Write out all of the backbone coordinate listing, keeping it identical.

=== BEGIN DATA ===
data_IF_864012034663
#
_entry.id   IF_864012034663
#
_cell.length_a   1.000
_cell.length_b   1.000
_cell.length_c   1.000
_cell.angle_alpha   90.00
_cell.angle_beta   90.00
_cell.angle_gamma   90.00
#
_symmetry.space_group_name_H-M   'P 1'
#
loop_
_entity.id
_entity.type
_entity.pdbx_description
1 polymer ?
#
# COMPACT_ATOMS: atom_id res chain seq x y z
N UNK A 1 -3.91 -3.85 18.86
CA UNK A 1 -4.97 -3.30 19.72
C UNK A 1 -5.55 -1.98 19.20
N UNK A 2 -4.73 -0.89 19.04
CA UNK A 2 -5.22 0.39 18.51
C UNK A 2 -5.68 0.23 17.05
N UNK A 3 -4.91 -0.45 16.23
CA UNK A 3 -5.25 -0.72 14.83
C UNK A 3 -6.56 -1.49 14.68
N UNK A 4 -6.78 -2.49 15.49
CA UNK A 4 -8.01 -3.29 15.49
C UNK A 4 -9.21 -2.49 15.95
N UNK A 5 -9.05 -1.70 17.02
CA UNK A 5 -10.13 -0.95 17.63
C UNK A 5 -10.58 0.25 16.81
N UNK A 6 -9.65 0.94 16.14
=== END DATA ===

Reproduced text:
data_IF_864012034663
#
_entry.id   IF_864012034663
#
_cell.length_a   1.000
_cell.length_b   1.000
_cell.length_c   1.000
_cell.angle_alpha   90.00
_cell.angle_beta   90.00
_cell.angle_gamma   90.00
#
_symmetry.space_group_name_H-M   'P 1'
#
loop_
_entity.id
_entity.type
_entity.pdbx_description
1 polymer ?
#
# COMPACT_ATOMS: atom_id res chain seq x y z
N UNK A 1 -3.91 -3.85 18.86
CA UNK A 1 -4.97 -3.30 19.72
C UNK A 1 -5.55 -1.98 19.20
N UNK A 2 -4.73 -0.89 19.04
CA UNK A 2 -5.22 0.39 18.51
C UNK A 2 -5.68 0.23 17.05
N UNK A 3 -4.91 -0.45 16.23
CA UNK A 3 -5.25 -0.72 14.83
C UNK A 3 -6.56 -1.49 14.68
N UNK A 4 -6.78 -2.49 15.49
CA UNK A 4 -8.01 -3.29 15.49
C UNK A 4 -9.21 -2.49 15.95
N UNK A 5 -9.05 -1.70 17.02
CA UNK A 5 -10.13 -0.95 17.63
C UNK A 5 -10.58 0.25 16.81
N UNK A 6 -9.65 0.94 16.14